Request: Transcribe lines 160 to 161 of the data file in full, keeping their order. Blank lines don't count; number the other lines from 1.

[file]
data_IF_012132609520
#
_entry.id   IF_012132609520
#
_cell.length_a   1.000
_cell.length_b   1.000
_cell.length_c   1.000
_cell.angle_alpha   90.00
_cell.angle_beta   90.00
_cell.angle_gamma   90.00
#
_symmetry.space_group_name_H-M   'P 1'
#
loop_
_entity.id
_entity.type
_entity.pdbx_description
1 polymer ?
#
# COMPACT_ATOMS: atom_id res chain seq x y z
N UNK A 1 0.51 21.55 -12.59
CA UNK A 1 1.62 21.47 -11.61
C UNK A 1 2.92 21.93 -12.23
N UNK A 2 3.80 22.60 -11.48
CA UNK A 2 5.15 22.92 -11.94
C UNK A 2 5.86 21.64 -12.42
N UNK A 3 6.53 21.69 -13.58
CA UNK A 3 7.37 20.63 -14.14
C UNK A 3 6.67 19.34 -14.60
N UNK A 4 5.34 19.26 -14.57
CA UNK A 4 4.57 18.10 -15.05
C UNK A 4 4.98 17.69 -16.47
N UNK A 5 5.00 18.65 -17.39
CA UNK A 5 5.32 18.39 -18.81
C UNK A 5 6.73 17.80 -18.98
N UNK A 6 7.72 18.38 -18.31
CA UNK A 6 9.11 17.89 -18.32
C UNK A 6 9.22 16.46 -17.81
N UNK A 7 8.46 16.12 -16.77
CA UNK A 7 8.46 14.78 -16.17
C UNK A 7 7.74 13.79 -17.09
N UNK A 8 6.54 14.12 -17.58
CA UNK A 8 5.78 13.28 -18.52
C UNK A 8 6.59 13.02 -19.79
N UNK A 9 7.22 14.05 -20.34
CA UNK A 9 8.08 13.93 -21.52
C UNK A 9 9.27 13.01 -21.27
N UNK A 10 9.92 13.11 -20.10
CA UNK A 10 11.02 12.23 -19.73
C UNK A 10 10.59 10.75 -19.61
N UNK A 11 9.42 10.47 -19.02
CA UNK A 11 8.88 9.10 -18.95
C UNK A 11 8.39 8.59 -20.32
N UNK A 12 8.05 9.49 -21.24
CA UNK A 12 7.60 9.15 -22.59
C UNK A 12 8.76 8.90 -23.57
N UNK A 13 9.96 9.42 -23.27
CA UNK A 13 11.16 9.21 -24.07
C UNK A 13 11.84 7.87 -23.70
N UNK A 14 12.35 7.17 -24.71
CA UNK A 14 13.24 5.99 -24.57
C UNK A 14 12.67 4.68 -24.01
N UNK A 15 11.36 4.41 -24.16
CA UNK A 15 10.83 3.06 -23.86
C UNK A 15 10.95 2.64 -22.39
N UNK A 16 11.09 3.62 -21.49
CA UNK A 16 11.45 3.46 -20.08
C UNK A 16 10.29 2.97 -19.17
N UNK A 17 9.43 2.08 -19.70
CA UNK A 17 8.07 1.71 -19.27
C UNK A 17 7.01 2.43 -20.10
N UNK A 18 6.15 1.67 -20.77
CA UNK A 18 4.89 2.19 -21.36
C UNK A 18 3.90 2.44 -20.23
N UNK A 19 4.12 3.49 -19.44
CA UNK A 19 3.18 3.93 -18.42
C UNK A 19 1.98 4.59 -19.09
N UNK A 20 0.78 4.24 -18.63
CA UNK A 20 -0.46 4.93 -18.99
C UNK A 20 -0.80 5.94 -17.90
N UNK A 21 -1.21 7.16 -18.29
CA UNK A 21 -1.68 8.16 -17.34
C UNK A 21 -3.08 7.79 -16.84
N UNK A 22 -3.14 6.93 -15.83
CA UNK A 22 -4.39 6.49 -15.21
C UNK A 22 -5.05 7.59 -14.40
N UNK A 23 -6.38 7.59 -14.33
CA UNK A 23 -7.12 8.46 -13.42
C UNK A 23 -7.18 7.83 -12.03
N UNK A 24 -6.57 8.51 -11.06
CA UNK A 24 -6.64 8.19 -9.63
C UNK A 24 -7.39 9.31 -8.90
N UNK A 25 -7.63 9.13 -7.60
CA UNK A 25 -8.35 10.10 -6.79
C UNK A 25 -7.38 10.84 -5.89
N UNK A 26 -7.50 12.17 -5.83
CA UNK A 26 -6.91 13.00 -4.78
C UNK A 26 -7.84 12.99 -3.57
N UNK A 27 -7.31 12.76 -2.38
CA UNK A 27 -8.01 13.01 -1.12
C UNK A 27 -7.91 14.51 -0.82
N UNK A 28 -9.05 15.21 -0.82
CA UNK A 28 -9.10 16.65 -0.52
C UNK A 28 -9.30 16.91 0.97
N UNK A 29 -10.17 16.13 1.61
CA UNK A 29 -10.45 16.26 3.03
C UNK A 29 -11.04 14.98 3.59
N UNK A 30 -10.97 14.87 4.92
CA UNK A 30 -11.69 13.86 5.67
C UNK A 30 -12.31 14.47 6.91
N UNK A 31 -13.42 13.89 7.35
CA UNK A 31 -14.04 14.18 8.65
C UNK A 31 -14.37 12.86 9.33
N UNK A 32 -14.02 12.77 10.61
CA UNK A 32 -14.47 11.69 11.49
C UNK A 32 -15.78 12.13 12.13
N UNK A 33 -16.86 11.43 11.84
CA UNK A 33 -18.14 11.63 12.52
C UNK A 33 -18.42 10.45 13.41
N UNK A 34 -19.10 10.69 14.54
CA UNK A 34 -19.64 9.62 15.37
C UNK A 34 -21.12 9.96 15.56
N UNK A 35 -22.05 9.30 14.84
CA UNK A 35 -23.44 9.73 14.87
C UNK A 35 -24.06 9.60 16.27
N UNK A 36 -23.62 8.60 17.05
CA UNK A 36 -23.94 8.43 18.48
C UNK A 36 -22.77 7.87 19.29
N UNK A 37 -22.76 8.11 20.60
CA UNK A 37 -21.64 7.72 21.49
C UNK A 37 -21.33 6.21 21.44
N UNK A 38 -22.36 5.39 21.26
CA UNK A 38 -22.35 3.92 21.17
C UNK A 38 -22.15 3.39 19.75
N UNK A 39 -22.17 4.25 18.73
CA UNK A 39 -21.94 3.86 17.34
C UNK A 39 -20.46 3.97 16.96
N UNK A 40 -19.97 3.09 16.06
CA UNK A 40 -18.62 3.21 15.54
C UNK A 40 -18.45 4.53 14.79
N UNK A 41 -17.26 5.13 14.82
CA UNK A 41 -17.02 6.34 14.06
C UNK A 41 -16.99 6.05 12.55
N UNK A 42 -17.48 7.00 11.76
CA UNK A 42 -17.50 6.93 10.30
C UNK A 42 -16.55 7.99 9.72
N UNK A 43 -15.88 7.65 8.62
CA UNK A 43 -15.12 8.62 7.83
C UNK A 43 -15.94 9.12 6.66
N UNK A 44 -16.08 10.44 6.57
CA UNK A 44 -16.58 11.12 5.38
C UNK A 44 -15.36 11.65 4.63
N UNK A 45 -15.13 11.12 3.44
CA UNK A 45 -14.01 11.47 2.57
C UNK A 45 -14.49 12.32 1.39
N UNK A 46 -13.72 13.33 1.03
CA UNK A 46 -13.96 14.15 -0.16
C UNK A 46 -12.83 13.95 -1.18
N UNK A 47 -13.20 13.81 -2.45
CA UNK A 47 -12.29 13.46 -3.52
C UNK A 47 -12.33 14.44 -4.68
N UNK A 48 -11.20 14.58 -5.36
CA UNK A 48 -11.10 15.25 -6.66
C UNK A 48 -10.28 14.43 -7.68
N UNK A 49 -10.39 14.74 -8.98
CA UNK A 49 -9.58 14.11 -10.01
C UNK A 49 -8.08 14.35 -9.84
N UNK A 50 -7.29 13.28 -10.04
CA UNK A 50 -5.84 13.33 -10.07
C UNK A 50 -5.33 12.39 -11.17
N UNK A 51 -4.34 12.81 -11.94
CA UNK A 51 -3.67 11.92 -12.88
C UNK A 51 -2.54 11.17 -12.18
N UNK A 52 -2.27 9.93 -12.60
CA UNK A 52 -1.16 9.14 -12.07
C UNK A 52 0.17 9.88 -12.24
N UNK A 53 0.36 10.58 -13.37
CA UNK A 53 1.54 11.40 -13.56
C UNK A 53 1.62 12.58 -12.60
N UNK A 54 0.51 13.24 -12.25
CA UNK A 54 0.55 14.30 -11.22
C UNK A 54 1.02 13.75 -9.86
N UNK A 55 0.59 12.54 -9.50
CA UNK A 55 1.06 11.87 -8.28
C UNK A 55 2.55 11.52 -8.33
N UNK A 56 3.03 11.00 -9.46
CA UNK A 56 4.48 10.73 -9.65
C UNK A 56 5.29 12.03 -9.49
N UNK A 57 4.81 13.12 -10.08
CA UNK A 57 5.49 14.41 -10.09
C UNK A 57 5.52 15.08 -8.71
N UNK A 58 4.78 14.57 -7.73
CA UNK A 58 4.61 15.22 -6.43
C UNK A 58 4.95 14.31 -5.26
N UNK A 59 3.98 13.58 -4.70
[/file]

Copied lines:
CA UNK A 47 -12.29 13.46 -3.52
C UNK A 47 -12.33 14.44 -4.68